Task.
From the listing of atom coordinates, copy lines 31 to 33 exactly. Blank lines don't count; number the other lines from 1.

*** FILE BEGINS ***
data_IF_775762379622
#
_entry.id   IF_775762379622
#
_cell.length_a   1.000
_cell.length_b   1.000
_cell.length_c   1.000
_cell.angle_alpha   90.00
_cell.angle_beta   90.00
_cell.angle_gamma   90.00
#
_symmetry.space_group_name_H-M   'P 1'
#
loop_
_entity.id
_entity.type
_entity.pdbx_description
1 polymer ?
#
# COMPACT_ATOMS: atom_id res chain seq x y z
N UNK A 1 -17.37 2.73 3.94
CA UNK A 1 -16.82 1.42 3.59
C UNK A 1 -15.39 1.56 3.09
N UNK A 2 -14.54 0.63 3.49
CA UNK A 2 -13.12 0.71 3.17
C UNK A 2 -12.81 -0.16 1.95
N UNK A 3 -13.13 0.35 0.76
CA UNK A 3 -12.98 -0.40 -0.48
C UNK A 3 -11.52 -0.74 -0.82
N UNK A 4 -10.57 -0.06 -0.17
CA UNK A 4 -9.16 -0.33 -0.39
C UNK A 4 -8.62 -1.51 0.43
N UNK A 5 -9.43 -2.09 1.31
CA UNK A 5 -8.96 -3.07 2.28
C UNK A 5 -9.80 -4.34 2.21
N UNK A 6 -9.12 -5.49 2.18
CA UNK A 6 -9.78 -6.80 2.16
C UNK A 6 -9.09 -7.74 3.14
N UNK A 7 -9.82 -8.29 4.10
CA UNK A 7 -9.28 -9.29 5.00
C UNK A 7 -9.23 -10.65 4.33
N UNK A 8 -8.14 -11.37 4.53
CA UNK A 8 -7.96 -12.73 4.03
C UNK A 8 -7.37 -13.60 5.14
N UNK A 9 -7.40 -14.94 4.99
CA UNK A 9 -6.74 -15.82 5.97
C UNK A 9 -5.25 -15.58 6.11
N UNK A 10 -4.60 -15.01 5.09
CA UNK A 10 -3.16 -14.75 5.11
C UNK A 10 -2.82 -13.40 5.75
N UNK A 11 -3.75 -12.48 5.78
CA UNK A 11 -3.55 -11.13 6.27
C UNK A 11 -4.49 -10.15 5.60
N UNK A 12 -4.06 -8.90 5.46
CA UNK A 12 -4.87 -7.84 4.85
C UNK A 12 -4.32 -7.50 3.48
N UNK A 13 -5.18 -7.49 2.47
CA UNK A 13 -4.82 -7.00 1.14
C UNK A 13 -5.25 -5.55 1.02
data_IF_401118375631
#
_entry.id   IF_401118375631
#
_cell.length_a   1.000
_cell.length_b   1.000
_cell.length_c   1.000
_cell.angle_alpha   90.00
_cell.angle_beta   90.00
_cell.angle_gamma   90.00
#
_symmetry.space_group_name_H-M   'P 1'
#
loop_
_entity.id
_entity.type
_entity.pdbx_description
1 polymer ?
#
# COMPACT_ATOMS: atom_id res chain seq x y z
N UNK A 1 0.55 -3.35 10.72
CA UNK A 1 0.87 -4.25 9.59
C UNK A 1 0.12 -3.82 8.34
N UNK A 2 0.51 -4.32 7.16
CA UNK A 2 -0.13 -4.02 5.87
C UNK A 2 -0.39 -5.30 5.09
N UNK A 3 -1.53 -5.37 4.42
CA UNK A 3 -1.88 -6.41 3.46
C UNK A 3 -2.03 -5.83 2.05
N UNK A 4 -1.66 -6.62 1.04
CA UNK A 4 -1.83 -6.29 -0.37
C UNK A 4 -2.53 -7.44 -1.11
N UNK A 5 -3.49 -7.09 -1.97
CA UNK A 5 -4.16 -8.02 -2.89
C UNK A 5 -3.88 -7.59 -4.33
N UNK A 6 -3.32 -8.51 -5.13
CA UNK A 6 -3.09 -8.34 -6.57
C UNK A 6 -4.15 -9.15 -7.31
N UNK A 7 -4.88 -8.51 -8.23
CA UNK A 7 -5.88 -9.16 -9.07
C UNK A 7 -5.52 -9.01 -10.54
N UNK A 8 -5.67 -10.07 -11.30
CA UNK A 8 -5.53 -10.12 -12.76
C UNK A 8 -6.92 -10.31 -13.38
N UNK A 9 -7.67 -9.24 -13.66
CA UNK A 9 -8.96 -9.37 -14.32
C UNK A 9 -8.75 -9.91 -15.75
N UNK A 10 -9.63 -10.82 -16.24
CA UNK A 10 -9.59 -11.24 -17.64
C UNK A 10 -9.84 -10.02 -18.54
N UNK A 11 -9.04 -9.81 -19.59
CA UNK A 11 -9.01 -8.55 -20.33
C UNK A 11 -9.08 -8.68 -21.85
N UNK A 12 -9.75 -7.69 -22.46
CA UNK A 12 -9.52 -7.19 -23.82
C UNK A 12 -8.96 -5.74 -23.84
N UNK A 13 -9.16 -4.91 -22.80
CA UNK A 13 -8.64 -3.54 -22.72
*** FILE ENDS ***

CA UNK A 4 -9.16 -0.33 -0.39
C UNK A 4 -8.62 -1.51 0.43
N UNK A 5 -9.43 -2.09 1.31